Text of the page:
Mpofu challenges Sars bid for personal costs order against Mkhwebane

Public protector Busisiwe Mkhwebane's legal representative Dali Mpofu has told the court it was becoming fashionable that litigants against her ask the court to impose punitive cost orders.
Public protector Busisiwe Mkhwebane's legal representative Dali Mpofu has told the court it was becoming fashionable that litigants against her ask the court to impose punitive cost orders.
Image: Alon Skuy/THE TIMES

It's become fashionable to the point of annoyance for those engaged in a legal fight with public protector Busisiwe Mkhwebane to ask for punitive costs orders against her personally.

This submission was made in the Pretoria high court on Friday by counsel for the public protector, Dali Mpofu SC, during an application by the SA Revenue Service (Sars).

Sars is seeking an order declaring that the public protector’s subpoena powers do not extend to taxpayers' records.

The public protector is opposing the application.

Mpofu said a request by Sars, that Mkhwebane pay for a percentage of the costs order should she lose, came in a case where Sars and Mkhwebane were in agreement that the issue in dispute was an important constitutional one that the court should resolve.

Mpofu asked why in a case like this, would one party ask for a punitive costs order.

“[The court] must assume that the public protector, in pursuit of her anti-corruption activities, is in pursuit of that information.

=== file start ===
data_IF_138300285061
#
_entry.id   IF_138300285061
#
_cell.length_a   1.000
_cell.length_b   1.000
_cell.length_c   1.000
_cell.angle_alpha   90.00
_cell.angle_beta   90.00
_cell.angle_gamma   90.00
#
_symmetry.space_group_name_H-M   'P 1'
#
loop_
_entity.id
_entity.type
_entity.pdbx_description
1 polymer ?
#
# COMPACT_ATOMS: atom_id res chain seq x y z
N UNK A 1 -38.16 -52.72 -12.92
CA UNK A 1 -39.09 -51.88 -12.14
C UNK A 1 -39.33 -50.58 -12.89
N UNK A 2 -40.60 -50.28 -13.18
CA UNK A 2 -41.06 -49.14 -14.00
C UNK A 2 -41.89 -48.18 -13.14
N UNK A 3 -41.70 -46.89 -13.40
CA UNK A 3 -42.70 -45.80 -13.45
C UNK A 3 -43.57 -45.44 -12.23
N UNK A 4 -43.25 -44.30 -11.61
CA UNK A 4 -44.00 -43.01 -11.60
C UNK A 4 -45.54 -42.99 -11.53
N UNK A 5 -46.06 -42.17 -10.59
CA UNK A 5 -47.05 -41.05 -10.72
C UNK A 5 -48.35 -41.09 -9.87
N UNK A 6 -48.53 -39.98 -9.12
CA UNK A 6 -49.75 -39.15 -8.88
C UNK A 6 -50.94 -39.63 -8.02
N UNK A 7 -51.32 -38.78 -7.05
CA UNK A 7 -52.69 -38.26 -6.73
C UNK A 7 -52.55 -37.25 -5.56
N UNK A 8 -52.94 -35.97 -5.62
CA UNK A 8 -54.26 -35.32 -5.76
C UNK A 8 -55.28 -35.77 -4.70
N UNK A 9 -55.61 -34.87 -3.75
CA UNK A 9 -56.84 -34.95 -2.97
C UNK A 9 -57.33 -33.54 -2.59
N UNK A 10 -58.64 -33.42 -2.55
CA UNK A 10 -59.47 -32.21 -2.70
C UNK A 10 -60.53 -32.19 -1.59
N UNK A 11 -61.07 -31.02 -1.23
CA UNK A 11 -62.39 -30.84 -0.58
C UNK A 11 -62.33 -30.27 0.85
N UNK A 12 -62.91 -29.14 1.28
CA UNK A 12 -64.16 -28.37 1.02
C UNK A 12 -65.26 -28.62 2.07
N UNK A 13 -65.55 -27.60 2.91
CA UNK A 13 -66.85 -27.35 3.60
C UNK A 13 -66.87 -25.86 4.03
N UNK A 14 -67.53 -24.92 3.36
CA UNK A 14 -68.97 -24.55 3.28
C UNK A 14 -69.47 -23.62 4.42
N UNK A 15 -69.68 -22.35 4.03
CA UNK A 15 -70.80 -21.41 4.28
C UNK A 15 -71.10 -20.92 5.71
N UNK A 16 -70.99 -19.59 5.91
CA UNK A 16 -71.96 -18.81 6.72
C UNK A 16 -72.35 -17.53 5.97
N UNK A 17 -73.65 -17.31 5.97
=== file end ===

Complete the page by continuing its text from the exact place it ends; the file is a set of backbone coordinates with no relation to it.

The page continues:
"[The court] must assume that [Sars commissioner] Mr [Edward] Kieswetter got the wrong advice that the Tax Administration Act trumps the constitution,” Mpofu said.

Mpofu said if other organisations could receive taxpayer information from Sars — such as the statistician general and the national credit regulator — the court should ask on what basis should this assistance not be extended to the public protector.

However, counsel for Sars Jeremy Gauntlett SC insisted on a punitive costs order.

Gauntlett listed eight reasons why the court should order Mkhwebane to pay 15% of the costs should she lose.

Among them, Gauntlett said, the Constitutional Court had mentioned in another judgment in the Absa/Bankorp lifeboat matter that the personal costs order was an appropriate sanction for public officials who fell egregiously short of what was required of them as public officials.

In its argument, Sars said it was bound by law to preserve the secrecy of taxpayers' information and legislation prevented it being shared with the public protector.

Sars sought the order after a request by the public protector in 2018 for former president Jacob Zuma's tax records.

Mkhwebane sought them as part of her investigation into claims that Zuma received monthly payments of R1m from the Royal Security company, headed by politically connected businessman Roy Moodley, in the first few months of his term in 2009.

The court reserved judgment.


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